fear reflexThe FPR is a withdrawal reflexes that emerges in the embryonic stage.  During this .stage the embryo reacts to stress and stimulation by withdrawing and freezing.  As the foetus' tactile awareness develops, withdrawal upon contact gradually lessens.  It is thought that this reflex is the first step in learning to cope with stress. Ideally, the FPR merges into the Moro reflex and has become inactive before birth. If the FPR is not fully integrated at birth it may contribute to life-long challenges related to fear. People with the FPR active may often be very anxious and tend to veer towards negativity which can prevent them from easily moving forward to living a meaningful, interactive life. An active FPR often goes hand-in-hand with an un-integrated Moro reflex.

Some possible long term effects of an unintegrated FPR are:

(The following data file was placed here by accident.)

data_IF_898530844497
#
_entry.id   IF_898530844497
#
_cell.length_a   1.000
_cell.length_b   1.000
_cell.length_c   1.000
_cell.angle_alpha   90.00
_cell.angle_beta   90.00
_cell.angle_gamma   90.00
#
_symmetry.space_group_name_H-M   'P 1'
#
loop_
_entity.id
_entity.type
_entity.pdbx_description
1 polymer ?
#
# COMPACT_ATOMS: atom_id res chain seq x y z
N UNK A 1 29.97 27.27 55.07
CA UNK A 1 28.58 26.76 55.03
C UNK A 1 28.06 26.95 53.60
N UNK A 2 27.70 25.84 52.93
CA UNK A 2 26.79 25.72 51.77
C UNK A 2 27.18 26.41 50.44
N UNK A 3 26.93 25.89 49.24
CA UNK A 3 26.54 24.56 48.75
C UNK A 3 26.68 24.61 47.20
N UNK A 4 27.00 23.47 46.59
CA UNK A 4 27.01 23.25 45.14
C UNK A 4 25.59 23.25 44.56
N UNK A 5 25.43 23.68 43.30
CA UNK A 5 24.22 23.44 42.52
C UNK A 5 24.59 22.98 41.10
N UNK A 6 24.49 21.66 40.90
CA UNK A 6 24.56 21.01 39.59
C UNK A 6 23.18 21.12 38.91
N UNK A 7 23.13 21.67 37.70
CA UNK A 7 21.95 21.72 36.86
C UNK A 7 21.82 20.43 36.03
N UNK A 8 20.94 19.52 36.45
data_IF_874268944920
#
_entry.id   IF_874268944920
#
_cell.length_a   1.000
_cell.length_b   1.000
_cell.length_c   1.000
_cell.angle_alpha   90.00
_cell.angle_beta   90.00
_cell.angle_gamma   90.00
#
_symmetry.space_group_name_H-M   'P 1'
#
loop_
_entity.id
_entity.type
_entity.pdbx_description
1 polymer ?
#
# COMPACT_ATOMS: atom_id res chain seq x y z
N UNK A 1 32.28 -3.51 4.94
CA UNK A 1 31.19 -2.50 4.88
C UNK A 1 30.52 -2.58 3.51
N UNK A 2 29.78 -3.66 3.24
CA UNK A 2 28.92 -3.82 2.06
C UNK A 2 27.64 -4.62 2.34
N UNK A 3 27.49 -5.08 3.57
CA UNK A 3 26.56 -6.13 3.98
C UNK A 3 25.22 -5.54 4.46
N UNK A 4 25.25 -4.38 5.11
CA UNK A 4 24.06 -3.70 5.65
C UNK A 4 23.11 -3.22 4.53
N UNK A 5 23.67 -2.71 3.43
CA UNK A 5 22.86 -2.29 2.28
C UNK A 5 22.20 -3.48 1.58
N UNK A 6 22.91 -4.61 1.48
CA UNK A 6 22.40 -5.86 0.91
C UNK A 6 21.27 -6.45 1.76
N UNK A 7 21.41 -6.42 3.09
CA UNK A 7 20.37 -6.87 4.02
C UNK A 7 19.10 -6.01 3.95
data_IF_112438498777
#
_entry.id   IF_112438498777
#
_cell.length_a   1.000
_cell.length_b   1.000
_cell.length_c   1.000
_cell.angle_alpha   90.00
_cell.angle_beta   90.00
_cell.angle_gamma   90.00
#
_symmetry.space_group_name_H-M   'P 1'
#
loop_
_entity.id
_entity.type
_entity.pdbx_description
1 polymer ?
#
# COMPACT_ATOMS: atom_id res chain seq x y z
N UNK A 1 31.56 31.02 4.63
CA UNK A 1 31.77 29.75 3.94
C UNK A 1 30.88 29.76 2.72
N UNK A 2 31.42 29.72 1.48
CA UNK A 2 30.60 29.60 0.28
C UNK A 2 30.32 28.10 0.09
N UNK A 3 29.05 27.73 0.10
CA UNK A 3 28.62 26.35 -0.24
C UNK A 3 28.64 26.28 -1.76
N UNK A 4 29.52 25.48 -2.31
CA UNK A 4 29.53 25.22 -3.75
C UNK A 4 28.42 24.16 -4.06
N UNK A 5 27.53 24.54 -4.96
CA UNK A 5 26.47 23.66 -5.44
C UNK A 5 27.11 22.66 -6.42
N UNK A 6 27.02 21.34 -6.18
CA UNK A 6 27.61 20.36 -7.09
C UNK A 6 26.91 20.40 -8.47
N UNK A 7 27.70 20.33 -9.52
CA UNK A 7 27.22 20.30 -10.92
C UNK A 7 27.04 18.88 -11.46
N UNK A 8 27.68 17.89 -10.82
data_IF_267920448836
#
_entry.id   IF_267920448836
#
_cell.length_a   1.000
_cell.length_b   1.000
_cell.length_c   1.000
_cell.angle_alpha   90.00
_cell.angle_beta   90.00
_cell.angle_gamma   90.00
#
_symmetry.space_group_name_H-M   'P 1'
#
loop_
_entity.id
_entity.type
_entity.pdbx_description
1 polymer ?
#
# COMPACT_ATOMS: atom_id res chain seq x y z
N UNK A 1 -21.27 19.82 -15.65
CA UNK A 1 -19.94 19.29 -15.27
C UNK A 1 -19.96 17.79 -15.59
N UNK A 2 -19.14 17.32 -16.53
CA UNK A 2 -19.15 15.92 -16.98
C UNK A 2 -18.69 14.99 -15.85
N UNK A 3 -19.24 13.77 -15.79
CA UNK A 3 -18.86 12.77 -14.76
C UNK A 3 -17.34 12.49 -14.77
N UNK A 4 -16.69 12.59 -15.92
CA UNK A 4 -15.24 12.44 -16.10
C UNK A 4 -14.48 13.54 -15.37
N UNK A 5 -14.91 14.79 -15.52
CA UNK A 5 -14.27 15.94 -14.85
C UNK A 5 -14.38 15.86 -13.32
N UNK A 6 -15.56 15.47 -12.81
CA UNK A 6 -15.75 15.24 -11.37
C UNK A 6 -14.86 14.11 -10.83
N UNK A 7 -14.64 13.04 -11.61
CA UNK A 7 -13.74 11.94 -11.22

• Shallow, difficult breathing                                         
  • Underlying anxiety or negativity
  • Insecure, low self-esteem
  • Depression/isolation/withdrawal                                
  • Constant feelings of overwhelm                                
  • Extreme shyness, fear in groups                               
  • Excessive fear of embarrassment                                
  • Fear of separation from a loved one, clinging
  • Sleep & eating disorders
  • Feeling stuck
  • Elective mutism
  • Withdrawal from touch
  • Extreme fear of failure, perfectionism
  • Phobias
  • Aggressive or controlling behaviour, craves attention
  • Low tolerance to stress 


Adult FPR Story